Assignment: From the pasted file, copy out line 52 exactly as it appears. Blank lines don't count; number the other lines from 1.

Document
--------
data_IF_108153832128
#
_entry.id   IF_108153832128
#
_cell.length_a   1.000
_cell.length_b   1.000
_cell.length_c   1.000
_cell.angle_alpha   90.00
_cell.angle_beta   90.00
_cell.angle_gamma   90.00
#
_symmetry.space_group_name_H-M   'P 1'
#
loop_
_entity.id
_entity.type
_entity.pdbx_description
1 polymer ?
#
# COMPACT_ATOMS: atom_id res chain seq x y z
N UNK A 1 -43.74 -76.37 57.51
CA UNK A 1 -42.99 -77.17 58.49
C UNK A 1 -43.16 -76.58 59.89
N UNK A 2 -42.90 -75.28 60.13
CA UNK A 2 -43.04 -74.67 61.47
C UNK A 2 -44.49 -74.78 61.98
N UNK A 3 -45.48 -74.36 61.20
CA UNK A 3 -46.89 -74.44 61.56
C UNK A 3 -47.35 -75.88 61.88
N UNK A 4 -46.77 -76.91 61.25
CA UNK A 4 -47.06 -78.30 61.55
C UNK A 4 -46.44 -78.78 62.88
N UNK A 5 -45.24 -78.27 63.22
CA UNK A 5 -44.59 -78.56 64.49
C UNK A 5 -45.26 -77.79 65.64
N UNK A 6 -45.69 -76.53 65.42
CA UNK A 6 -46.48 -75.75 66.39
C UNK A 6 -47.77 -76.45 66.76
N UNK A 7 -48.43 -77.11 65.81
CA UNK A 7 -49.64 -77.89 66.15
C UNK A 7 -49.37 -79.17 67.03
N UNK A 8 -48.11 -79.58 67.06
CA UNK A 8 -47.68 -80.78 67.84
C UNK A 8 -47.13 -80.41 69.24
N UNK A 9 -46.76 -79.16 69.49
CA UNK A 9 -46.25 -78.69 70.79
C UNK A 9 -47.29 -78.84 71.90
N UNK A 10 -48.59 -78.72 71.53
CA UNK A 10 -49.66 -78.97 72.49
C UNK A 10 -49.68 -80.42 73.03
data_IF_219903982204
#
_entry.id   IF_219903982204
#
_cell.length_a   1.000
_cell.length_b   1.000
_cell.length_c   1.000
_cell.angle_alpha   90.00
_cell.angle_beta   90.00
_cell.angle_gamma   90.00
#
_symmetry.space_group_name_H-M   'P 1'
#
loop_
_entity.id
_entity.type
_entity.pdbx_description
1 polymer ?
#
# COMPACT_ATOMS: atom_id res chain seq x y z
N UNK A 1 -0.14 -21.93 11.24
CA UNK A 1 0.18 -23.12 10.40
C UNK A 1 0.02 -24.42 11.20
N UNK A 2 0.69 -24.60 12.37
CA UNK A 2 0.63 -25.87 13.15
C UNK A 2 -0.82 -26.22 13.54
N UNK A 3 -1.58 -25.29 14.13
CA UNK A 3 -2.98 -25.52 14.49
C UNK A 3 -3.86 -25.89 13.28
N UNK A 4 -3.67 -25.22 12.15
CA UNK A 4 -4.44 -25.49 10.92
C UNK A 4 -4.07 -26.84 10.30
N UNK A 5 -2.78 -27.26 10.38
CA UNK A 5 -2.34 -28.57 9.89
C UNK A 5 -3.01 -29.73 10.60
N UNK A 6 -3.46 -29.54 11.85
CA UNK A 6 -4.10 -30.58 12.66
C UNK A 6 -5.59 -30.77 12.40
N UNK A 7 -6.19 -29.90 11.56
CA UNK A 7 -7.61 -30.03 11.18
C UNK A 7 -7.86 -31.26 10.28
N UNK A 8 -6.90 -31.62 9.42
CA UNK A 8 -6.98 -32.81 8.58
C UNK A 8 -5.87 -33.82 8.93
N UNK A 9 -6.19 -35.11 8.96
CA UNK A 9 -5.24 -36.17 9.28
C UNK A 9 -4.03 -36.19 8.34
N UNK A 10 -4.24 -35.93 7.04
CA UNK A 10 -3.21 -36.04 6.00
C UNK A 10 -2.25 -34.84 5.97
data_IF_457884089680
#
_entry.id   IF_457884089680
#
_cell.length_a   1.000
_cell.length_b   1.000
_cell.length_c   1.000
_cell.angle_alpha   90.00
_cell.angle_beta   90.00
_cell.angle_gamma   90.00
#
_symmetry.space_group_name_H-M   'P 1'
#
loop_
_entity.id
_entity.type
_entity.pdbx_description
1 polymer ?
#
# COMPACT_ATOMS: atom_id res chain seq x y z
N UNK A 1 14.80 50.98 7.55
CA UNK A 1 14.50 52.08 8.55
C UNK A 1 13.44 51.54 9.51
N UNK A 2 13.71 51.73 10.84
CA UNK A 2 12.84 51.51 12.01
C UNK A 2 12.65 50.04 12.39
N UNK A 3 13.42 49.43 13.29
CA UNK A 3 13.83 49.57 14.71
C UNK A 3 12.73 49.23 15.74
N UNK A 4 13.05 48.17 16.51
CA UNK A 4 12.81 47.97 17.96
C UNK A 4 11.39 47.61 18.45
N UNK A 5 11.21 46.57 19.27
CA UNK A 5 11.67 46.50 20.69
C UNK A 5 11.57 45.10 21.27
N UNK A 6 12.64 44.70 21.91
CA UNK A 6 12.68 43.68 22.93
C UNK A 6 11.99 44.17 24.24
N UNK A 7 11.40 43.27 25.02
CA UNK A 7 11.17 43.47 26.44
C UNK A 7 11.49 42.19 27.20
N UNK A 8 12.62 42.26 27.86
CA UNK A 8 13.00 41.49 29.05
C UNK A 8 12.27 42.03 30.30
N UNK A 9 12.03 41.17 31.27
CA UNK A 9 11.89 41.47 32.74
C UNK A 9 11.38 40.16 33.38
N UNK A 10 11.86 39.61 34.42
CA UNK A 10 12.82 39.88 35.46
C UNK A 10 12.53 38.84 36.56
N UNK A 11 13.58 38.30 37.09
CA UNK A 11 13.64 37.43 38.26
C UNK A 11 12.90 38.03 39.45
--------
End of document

#